A changing land

Land cover change maps can help us determine our impact on the land — and how we can mitigate it in the future

  • Apr 12, 2021
  • 477 words
  • 2 minutes
Expand Image

We can tell a lot about how the world changes with land cover change maps, the 2010-2015 update of which was published in November 2020 by the North American Land Change Monitoring System — an initiative of the Commission for Environmental Cooperation.

These maps tell a story of a changing world, with major events altering the landscape. The large areas around Yellowknife depict land cover transition from forest to mainly grassland and barren lands, thanks to the 2014 forest fires in the surrounding area. Unusually warm conditions and lack of rain triggered more than 130 forest fires in the Great Slave Lake region in the Northwest Territories. The forest fire season for that year has been classified as one of the most extreme in the region over the last three decades, with lasting impacts on vegetation and wildlife as well as human populations.

The maps, created from a composite of images assembled from satellite observations at a 30-metre spatial resolution, are the result of a collaborative effort that harmonized land cover classification systems from Canada, Mexico and the United States — no small feat, according to the team working on the project. 

“We are, in a way, the forum through which the mapping agencies come together,” says Orlando Cabrera-Rivera, head of unit for environmental quality for CEC, which oversees the NALCMS initiative. “We put together the continental product based on what [each organization] is doing at home.”

The goal is to produce a map that’s useful for “addressing issues at the continental level,” says Cabrera-Rivera.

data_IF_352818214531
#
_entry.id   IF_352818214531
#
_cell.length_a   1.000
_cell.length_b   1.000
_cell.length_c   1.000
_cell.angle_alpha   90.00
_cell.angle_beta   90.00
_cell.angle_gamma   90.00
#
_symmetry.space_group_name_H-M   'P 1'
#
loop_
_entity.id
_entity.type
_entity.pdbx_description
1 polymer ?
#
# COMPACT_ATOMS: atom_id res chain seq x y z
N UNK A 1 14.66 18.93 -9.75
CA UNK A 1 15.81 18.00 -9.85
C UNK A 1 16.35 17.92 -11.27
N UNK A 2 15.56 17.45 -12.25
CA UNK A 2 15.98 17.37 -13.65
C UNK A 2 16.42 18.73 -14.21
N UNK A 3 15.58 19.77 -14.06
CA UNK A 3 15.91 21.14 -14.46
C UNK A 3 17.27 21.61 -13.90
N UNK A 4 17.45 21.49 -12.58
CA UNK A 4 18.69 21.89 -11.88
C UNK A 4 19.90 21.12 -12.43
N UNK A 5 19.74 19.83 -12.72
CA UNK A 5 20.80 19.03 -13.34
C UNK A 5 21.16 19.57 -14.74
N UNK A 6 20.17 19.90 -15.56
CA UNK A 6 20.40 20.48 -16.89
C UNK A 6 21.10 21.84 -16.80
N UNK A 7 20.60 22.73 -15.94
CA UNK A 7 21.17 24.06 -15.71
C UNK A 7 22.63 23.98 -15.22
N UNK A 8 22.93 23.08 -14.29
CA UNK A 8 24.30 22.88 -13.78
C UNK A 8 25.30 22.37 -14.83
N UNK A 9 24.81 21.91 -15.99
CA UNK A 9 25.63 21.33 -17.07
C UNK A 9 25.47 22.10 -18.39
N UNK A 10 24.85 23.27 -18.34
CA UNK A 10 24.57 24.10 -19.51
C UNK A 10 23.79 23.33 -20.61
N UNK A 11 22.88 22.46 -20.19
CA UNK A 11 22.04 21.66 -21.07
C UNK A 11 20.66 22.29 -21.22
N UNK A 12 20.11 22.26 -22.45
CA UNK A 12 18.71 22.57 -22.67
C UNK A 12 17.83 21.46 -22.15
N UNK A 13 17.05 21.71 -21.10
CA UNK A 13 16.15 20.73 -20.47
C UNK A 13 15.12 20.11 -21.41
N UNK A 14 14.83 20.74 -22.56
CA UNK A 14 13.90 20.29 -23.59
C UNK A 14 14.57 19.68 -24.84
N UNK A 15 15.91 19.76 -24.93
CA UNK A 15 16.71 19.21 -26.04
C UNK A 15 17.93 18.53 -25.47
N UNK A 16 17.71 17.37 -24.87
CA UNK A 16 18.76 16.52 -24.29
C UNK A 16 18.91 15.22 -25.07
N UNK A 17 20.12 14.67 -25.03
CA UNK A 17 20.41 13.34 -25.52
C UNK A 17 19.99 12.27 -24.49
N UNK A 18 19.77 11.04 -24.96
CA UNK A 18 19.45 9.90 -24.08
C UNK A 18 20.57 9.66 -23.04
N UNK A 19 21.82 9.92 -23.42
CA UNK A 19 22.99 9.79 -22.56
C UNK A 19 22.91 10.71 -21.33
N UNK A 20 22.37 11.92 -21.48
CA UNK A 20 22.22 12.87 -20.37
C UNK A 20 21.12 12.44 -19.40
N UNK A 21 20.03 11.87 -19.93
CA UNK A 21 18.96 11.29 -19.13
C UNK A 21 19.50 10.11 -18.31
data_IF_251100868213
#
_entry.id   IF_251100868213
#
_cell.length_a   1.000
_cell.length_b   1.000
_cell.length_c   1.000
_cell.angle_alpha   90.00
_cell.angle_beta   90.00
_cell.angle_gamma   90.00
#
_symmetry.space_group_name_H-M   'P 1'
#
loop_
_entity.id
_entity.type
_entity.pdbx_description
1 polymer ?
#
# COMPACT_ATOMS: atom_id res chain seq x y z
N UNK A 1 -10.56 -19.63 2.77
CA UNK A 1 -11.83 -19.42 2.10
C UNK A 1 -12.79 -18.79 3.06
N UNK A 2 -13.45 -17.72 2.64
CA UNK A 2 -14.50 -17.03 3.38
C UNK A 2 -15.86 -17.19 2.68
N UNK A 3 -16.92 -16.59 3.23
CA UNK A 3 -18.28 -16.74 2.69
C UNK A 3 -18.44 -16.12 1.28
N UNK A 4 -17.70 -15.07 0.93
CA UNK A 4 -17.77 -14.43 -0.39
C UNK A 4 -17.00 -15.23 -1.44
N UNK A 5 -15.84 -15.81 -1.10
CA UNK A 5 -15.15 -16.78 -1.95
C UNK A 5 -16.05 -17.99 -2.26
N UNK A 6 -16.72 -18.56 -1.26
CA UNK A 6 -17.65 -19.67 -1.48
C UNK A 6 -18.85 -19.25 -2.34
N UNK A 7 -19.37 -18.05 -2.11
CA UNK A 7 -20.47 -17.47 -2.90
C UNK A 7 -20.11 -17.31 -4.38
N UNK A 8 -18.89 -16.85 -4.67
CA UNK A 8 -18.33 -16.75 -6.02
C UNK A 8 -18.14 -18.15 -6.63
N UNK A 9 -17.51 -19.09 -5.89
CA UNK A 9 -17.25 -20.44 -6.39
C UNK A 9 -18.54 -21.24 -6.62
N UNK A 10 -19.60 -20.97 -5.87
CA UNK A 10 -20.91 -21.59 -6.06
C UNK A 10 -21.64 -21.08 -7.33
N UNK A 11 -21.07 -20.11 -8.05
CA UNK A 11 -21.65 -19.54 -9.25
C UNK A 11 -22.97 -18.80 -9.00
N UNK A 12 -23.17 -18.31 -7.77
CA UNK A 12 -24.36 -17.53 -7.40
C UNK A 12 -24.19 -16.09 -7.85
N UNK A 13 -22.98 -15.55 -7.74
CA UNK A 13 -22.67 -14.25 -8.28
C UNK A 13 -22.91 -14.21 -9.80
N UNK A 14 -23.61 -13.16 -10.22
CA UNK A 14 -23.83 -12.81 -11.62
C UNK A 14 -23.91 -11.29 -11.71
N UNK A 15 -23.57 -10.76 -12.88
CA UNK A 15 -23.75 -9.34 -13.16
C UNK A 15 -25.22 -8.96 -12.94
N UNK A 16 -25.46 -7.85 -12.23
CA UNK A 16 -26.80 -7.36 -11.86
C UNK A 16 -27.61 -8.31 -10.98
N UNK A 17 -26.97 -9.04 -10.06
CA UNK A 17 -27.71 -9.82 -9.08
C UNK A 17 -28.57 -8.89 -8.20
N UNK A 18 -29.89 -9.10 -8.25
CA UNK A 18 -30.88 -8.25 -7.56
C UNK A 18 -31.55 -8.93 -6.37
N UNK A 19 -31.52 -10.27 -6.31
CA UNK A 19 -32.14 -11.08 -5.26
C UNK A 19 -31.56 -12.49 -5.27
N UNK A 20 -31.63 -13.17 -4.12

“Watersheds, ecosystems … they don’t know political boundaries. We need to be managing these at the continental level.”

But Zakir Jafry, environmental information coordinator and GIS specialist at the CEC, says the NALCMS group is very open and collaborative and that all the scientists involved see the bigger picture. 

Jafry also says putting the maps together requires a lot of processing and conversations — sometimes there are “mismatches” in land use designations  that require some back and forth.

“In B.C. and Washington for example, on the B.C. side you have a lot of activity but in Washington it’s just forest,” says Jafry. “In Canada that area is being used for skiing, but in the U.S. it has protective status. We have to adjust those misclassifications.” 

One of the biggest transitions seen in the data is forest loss, which Jafry says is mostly occurring in Canada. 

“Impacts of wildlife, insects, logging … you can see those changes occurring.”

Cabrera-Rivera says now the work begins to see how to use the data to prevent or control changes in the future — to mitigate damages we might be inflicting on the earth. 

“We have to look at these changes and the consequences that they have,” says Cabrera-Rivera. “We’re all connected through the environment in which we live, despite countries and borders.


Are you passionate about Canadian geography?

You can support Canadian Geographic in 3 ways:

Related Content

People & Culture

With old traditions and new tech, young Inuit chart their changing landscape

For generations, hunting, and the deep connection to the land it creates, has been a mainstay of Inuit culture. As the coastline changes rapidly—reshaping the marine landscape and jeopardizing the hunt—Inuit youth are charting ways to preserve the hunt, and their identity. 

  • 5346 words
  • 22 minutes
historic disease map


Q&A: Tom Koch on disease mapping and medical geography

‘Maps aren't magic,’ says University of British Columbia prof — but during disease outbreaks, they can help us sort good information from bad

  • 778 words
  • 4 minutes


New mangrove forest mapping tool puts conservation in reach of coastal communities

Mangroves provide a range of benefits, including protection from storms and the prevention of coastal erosion

  • 1080 words
  • 5 minutes
Arctic, sea ice, Hudson Bay, scientist, environment, climate change

Science & Tech

How changing sea ice is also changing lives in the North

Inuit hunters and scientists are collaborating to record recent alarming shifts in Hudson Bay sea ice

  • 592 words
  • 3 minutes